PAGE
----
FRAC has created a one-stop-shop for elected officials to get the facts on the extent of hunger in America and the solutions that exist to solve it.
Facts Every Elected Official Should Know About Hunger in the U.S.
- During COVID-19 the rate of food insecurity has reached crisis levels: 25 percent of adults and nearly 30 percent of those with children are struggling to put enough food on the table
- Even before COVID-19, rates of hunger and poverty were far too high. In 2019, more than 35 million people lived in households that struggled against hunger and 34 million people, including more than 10 million children, lived in poverty.
- Rural households and Black, Latinx, and Native American households experience disproportionately high rates of food insecurity.
- Hunger hurts us all. Eliminating hunger would save the nation billions of dollars in doctor and hospital bills, special education costs, and lost economic productivity.
- The Child Nutrition Programs are profoundly important programs with well-documented benefits to the health and well-being of children and families.
- Close to 80 percent of people who participate in SNAP (formerly known as food stamps) are either working or cannot work because they are children, older adults (60+), or have disabilities.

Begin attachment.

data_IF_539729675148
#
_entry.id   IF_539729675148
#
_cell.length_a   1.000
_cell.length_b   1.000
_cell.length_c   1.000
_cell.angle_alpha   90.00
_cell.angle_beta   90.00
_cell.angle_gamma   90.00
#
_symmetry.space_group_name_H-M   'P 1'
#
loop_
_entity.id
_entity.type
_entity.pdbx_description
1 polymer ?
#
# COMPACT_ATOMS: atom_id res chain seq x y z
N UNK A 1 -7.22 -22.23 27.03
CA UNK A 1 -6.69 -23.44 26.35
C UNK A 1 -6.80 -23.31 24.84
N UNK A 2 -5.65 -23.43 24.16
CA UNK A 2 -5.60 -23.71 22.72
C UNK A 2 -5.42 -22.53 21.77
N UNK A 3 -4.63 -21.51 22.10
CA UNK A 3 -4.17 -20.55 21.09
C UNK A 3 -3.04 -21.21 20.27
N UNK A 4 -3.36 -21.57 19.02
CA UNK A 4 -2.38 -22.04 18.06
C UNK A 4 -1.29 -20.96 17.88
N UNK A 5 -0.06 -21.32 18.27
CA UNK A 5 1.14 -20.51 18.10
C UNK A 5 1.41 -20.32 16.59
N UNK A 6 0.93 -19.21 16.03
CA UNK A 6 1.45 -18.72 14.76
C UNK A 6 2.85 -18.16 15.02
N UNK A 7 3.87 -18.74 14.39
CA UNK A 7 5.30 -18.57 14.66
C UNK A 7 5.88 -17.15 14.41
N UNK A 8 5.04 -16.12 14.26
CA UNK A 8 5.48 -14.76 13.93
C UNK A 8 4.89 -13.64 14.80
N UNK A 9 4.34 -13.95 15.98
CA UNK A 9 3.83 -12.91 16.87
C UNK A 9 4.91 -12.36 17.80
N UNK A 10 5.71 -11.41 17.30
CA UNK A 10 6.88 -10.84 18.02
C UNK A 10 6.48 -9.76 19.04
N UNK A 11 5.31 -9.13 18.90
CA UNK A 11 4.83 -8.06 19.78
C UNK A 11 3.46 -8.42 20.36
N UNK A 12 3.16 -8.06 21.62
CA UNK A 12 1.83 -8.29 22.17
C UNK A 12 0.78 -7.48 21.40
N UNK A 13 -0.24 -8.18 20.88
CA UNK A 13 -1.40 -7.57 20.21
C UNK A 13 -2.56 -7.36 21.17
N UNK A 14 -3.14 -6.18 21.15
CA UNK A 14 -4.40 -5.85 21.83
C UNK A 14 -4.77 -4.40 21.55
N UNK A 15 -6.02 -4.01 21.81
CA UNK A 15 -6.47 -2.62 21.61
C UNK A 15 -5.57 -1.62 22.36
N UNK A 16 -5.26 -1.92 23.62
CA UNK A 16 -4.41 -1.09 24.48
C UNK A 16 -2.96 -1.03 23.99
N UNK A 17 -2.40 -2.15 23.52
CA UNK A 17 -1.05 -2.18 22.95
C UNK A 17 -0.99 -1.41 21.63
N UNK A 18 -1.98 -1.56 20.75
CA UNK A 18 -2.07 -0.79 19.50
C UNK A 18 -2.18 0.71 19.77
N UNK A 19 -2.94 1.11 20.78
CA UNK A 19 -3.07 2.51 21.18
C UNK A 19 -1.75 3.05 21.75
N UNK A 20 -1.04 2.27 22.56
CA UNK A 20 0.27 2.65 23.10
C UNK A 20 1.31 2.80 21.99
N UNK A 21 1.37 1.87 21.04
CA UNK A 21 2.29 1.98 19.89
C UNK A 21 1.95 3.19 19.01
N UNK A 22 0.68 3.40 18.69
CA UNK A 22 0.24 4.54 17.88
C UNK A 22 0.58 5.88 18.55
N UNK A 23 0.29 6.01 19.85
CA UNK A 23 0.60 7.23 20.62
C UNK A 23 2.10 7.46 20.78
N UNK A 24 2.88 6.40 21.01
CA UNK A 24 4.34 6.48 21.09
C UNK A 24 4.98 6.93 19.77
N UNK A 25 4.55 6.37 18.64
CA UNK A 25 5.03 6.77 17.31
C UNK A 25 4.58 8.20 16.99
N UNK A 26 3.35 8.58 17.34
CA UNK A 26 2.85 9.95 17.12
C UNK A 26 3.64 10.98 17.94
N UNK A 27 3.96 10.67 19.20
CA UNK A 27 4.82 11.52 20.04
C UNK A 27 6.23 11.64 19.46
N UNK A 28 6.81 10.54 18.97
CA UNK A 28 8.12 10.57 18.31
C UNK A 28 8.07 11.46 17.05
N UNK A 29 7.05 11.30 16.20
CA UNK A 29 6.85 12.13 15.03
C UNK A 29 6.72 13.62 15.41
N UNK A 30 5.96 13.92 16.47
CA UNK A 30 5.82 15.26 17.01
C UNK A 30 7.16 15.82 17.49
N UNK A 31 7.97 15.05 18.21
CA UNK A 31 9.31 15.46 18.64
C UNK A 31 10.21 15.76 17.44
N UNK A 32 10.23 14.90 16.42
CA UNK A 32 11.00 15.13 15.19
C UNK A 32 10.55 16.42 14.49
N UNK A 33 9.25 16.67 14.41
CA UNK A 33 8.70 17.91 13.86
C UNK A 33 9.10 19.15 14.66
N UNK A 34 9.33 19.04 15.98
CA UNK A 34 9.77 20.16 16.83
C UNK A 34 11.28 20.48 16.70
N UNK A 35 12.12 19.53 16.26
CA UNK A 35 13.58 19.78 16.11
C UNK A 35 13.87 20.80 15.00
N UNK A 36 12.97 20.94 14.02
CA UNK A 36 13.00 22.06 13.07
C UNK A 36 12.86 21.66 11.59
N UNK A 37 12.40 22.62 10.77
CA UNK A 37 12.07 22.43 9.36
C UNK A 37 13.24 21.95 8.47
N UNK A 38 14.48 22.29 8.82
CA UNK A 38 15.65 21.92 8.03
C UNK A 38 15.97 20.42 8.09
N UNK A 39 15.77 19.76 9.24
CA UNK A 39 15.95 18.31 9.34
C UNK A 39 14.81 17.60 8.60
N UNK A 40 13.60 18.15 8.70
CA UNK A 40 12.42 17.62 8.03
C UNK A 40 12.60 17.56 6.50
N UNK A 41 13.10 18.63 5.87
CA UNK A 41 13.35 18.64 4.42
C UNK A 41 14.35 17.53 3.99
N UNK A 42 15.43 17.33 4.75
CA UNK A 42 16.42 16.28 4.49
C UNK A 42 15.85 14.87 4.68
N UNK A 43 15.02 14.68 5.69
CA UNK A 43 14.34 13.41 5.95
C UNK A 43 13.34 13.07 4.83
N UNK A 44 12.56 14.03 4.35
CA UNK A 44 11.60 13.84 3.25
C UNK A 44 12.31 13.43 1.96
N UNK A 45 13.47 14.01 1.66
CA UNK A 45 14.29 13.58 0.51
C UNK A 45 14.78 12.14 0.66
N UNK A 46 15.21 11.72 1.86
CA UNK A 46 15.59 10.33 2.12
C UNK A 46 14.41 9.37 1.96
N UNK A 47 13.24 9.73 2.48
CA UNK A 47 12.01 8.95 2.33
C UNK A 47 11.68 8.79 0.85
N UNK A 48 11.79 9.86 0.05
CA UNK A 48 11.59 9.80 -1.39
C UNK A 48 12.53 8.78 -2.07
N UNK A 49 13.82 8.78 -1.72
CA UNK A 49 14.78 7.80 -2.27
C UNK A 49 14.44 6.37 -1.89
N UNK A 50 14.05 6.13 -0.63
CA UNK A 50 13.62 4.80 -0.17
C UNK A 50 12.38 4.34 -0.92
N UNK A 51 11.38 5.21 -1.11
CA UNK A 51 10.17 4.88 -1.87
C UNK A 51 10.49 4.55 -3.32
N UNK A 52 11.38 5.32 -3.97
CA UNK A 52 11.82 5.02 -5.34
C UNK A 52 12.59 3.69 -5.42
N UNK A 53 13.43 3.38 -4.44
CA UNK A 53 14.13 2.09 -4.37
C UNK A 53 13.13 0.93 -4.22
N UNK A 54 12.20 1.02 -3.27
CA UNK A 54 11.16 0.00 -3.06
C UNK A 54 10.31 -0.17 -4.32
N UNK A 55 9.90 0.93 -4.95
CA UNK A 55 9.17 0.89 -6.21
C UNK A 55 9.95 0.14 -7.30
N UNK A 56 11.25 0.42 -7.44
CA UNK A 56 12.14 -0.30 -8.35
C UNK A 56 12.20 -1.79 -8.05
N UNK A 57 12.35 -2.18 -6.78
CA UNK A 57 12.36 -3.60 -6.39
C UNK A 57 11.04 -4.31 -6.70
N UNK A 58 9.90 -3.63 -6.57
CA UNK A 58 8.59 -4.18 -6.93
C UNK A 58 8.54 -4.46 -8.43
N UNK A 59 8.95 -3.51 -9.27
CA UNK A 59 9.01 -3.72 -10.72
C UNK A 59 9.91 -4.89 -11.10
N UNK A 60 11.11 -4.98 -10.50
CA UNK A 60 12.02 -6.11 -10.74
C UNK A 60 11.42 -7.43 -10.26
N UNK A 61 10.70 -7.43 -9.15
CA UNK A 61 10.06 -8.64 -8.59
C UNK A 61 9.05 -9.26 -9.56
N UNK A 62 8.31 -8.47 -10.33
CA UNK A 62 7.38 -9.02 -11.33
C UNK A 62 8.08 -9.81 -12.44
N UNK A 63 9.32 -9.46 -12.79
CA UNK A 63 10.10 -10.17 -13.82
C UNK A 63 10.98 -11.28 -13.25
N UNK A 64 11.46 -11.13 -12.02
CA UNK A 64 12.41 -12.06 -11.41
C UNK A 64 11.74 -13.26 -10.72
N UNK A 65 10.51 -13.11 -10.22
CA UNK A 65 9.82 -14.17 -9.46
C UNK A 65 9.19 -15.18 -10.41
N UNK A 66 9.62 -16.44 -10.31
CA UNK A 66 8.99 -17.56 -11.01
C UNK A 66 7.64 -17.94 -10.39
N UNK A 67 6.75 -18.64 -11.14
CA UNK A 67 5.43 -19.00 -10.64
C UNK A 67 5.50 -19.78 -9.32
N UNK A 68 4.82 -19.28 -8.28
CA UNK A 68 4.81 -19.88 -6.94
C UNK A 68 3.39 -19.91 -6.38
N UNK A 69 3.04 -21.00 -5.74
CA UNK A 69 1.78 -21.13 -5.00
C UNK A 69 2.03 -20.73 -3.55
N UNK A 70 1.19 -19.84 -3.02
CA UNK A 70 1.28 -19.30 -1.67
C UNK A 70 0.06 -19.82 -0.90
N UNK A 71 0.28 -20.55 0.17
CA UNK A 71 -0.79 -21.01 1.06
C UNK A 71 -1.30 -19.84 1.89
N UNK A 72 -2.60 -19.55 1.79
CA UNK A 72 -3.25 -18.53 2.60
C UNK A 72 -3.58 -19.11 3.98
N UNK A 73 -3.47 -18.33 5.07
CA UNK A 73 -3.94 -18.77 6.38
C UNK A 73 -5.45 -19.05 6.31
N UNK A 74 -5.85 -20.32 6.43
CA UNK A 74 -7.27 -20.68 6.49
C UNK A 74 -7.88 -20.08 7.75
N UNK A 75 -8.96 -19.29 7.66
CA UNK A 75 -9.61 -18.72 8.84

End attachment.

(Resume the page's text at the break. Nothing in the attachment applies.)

- SNAP boosts local economies. Estimates issued by Moody’s Analytics and others of the economic growth impact of SNAP during a recession range from $1.73 to $1.79 per $1 of SNAP benefits.
- Hunger is an economic condition. Policies that promote a full employment economy with adequate wages and incomes can take the country a long way toward ending hunger.
- Ending hunger is a goal that the American people fully support. Polls have consistently found that voters do not think the government is doing enough to solve hunger.
- The private sector – business, labor and charitable – efforts can bolster government’s leadership in alleviating hunger, but cannot take the place of government’s steadfast commitment, strong policies and adequate investments to end it.
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